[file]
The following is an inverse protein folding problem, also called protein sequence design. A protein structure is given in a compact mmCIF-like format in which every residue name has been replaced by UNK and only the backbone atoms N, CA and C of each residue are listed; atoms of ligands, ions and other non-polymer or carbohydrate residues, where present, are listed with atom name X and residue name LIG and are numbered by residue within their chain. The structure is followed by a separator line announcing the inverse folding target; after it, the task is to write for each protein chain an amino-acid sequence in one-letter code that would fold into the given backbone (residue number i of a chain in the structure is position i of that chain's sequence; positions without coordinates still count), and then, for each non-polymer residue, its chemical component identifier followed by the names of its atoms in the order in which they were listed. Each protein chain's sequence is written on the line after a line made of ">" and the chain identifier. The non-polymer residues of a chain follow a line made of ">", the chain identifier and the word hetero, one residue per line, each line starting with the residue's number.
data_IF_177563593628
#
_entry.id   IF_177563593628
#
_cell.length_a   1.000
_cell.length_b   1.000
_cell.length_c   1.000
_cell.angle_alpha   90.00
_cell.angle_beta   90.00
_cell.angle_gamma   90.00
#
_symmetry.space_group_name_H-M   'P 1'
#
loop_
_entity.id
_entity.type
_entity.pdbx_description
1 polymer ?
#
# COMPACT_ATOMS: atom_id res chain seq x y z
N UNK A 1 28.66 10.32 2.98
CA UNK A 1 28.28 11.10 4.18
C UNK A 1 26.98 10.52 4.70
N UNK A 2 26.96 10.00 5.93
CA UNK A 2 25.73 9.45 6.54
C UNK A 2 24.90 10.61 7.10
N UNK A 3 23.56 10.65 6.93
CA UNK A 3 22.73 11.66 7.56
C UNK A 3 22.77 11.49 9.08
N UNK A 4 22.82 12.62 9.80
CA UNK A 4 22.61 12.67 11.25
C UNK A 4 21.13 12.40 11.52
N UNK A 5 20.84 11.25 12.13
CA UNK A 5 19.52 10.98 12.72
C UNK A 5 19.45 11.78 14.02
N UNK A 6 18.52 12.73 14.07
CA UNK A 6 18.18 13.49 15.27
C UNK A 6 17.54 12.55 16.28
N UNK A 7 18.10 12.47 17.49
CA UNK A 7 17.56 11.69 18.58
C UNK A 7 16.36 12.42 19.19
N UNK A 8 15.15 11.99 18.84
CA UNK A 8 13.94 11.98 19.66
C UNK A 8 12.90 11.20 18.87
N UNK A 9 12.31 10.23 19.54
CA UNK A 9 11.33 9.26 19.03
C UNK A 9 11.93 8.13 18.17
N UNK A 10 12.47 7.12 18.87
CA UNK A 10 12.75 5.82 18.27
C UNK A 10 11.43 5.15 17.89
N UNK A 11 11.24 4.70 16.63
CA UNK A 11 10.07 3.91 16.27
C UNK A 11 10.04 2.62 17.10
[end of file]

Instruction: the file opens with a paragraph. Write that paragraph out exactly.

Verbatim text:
The following is an inverse protein folding problem, also called protein sequence design. A protein structure is given in a compact mmCIF-like format in which every residue name has been replaced by UNK and only the backbone atoms N, CA and C of each residue are listed; atoms of ligands, ions and other non-polymer or carbohydrate residues, where present, are listed with atom name X and residue name LIG and are numbered by residue within their chain. The structure is followed by a separator line announcing the inverse folding target; after it, the task is to write for each protein chain an amino-acid sequence in one-letter code that would fold into the given backbone (residue number i of a chain in the structure is position i of that chain's sequence; positions without coordinates still count), and then, for each non-polymer residue, its chemical component identifier followed by the names of its atoms in the order in which they were listed. Each protein chain's sequence is written on the line after a line made of ">" and the chain identifier. The non-polymer residues of a chain follow a line made of ">", the chain identifier and the word hetero, one residue per line, each line starting with the residue's number.